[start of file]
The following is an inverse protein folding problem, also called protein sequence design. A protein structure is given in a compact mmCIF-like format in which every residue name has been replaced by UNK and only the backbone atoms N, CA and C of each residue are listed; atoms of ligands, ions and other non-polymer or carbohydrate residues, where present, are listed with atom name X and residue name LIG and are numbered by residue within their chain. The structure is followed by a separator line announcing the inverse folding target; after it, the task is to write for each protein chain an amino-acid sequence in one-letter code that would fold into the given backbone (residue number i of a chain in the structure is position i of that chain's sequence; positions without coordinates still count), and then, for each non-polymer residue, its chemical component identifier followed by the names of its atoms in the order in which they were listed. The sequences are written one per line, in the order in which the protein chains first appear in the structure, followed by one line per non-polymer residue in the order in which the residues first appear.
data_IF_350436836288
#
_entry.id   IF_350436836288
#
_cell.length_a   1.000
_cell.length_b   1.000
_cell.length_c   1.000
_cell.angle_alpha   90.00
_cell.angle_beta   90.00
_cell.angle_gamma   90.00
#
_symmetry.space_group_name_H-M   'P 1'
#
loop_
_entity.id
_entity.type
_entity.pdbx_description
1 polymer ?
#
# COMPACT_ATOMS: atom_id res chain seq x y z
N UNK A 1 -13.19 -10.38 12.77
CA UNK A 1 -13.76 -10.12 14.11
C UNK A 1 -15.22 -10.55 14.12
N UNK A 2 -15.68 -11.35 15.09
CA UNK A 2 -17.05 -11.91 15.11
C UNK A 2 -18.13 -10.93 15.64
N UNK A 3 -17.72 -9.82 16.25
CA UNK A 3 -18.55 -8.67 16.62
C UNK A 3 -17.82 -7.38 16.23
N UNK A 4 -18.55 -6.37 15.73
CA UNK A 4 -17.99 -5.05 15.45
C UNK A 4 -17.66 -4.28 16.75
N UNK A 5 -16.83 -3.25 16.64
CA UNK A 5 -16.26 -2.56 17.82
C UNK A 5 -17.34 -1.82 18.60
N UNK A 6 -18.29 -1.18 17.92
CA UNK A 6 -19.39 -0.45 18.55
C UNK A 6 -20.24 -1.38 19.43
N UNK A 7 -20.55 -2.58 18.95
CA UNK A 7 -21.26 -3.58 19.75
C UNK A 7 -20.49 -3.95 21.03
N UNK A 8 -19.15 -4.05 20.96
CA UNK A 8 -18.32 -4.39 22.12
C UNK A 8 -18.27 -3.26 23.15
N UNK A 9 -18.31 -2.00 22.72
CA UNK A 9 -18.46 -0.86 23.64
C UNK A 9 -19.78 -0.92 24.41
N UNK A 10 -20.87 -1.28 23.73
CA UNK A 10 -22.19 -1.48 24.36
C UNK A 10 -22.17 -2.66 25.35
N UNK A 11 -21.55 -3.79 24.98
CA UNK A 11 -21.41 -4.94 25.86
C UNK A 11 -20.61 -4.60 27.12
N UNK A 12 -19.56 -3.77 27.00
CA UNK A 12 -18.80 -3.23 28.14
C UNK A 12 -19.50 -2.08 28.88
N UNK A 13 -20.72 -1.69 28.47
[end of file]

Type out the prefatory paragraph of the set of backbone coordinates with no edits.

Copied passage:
The following is an inverse protein folding problem, also called protein sequence design. A protein structure is given in a compact mmCIF-like format in which every residue name has been replaced by UNK and only the backbone atoms N, CA and C of each residue are listed; atoms of ligands, ions and other non-polymer or carbohydrate residues, where present, are listed with atom name X and residue name LIG and are numbered by residue within their chain. The structure is followed by a separator line announcing the inverse folding target; after it, the task is to write for each protein chain an amino-acid sequence in one-letter code that would fold into the given backbone (residue number i of a chain in the structure is position i of that chain's sequence; positions without coordinates still count), and then, for each non-polymer residue, its chemical component identifier followed by the names of its atoms in the order in which they were listed. The sequences are written one per line, in the order in which the protein chains first appear in the structure, followed by one line per non-polymer residue in the order in which the residues first appear.